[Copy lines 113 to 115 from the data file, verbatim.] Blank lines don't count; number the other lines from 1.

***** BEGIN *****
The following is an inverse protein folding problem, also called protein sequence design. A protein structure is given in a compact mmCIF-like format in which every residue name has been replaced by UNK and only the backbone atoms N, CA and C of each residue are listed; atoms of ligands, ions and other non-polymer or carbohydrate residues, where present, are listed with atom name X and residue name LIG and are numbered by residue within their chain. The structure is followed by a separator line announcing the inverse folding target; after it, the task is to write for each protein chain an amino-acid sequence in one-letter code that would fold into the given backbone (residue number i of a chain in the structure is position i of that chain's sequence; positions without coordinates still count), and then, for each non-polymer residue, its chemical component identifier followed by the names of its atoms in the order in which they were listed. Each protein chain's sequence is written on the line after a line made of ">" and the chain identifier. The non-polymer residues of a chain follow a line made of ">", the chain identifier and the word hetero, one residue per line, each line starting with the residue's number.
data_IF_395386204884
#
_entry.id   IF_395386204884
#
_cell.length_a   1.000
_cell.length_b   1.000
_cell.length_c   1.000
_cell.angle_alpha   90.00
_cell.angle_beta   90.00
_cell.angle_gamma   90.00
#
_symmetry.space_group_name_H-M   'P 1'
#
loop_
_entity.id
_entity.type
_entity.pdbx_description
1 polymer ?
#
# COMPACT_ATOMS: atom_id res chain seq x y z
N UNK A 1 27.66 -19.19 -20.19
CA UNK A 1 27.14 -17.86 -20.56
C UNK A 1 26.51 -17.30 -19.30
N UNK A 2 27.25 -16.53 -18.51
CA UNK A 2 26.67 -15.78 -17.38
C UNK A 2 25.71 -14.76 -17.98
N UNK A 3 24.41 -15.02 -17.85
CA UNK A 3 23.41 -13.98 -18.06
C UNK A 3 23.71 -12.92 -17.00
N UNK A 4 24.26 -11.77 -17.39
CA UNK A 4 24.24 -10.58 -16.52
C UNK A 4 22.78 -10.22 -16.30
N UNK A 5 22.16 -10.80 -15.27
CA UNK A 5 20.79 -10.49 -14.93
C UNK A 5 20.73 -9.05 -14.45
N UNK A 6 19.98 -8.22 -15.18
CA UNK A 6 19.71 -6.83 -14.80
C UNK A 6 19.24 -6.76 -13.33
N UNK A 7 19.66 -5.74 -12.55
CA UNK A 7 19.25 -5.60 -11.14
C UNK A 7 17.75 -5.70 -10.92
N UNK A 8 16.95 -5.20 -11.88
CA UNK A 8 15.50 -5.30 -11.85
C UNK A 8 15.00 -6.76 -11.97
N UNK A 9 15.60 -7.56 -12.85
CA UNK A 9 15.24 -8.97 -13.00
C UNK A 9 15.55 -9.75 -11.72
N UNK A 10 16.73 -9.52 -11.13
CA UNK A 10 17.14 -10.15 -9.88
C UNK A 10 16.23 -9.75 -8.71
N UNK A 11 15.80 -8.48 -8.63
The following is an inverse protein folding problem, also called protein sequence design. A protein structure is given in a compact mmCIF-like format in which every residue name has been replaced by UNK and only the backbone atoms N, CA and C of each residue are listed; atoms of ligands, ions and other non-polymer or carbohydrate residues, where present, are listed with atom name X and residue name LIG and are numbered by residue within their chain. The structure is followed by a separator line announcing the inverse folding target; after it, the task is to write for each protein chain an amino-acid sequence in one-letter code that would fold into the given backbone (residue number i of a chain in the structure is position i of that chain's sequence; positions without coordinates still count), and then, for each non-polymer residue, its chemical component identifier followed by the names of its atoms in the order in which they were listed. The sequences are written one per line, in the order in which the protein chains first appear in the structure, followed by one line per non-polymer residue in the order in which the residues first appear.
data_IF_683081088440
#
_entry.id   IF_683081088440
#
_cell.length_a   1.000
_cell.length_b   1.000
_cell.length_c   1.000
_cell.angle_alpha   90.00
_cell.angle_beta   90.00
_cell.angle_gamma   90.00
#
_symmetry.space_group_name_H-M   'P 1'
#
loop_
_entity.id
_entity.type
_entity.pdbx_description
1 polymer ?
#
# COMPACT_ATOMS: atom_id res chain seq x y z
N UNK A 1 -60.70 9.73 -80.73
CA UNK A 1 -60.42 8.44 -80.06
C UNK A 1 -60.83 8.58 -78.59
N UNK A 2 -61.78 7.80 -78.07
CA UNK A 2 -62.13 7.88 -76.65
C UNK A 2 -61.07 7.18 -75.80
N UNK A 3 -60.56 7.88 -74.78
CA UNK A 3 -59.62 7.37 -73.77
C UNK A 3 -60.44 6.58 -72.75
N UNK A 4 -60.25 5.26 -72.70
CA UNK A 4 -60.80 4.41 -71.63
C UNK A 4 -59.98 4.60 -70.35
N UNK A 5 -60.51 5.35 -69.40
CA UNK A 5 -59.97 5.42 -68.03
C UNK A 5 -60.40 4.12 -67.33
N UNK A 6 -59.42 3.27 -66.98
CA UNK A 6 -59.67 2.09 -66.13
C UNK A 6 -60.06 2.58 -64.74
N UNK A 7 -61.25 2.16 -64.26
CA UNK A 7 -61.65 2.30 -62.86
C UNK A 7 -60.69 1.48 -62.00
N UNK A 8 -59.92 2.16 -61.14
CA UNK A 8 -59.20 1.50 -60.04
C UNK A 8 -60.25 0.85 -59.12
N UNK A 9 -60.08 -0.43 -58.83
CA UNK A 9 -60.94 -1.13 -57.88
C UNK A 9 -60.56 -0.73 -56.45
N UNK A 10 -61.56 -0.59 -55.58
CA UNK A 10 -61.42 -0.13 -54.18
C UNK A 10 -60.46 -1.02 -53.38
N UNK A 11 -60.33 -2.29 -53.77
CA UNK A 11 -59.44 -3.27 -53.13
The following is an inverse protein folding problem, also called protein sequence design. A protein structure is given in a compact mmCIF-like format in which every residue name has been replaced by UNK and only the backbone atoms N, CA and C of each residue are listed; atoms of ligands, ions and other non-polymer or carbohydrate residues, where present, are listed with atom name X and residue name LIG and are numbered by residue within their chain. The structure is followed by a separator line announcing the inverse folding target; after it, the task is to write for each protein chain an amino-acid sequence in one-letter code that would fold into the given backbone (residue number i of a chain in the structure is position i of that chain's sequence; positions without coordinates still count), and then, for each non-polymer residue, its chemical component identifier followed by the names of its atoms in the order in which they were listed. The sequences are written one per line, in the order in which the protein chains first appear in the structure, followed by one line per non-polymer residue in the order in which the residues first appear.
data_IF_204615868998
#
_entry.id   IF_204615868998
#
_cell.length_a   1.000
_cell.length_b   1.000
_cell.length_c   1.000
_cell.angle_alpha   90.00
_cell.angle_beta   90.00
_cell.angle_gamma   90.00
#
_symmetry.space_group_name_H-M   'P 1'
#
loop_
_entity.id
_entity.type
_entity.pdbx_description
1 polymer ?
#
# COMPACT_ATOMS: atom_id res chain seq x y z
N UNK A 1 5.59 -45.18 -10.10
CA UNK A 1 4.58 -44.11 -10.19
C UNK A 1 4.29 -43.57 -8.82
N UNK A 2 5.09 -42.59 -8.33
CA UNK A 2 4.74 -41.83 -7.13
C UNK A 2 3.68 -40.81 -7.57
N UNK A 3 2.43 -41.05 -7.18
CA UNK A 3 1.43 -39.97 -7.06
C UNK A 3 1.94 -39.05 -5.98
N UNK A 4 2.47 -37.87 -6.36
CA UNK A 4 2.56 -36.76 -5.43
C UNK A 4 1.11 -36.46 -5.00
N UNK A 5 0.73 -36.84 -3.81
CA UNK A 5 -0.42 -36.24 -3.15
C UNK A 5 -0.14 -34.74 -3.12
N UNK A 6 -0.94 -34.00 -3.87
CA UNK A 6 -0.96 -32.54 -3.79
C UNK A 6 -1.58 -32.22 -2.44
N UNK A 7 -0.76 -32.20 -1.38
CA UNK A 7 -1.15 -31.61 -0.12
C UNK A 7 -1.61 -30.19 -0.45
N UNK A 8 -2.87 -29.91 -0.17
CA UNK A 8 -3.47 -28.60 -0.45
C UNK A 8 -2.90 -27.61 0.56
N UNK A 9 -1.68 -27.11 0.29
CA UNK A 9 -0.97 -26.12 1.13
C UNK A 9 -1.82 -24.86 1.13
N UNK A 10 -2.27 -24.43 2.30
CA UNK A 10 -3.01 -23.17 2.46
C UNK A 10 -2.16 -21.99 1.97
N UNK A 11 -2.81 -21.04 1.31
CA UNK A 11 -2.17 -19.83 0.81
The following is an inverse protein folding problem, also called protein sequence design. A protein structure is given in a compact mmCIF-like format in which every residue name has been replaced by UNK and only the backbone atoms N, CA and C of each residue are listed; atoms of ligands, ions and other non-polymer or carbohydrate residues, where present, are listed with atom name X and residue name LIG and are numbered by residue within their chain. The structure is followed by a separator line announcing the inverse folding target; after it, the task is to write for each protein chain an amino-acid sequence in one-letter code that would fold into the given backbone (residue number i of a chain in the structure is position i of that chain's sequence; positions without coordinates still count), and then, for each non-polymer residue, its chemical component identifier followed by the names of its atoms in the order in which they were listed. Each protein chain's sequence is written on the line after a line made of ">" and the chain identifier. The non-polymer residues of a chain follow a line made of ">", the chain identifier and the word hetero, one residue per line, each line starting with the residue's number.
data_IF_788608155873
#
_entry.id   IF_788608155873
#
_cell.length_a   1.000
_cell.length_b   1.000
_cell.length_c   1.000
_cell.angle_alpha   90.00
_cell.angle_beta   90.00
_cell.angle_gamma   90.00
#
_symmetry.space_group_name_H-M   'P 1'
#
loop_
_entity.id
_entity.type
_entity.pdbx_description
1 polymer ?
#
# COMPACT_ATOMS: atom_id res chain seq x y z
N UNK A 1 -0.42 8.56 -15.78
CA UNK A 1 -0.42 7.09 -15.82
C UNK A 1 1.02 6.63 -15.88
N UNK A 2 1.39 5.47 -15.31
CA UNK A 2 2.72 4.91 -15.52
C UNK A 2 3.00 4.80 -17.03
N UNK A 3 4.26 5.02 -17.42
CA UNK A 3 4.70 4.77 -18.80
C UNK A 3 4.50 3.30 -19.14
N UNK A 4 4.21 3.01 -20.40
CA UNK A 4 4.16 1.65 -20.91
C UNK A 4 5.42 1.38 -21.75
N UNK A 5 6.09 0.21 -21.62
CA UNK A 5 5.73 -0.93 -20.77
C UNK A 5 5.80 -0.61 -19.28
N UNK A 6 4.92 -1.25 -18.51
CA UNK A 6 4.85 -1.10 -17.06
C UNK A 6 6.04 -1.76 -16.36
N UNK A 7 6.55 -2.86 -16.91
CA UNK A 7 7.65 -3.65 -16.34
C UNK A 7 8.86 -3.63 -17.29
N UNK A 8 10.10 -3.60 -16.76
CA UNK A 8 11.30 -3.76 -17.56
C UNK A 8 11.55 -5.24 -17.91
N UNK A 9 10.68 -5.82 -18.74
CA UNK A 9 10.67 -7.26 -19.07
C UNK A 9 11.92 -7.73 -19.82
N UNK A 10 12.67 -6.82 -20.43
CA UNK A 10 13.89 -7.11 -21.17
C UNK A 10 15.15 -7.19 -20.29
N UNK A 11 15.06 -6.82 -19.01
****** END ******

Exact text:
_cell.length_c   1.000
_cell.angle_alpha   90.00
_cell.angle_beta   90.00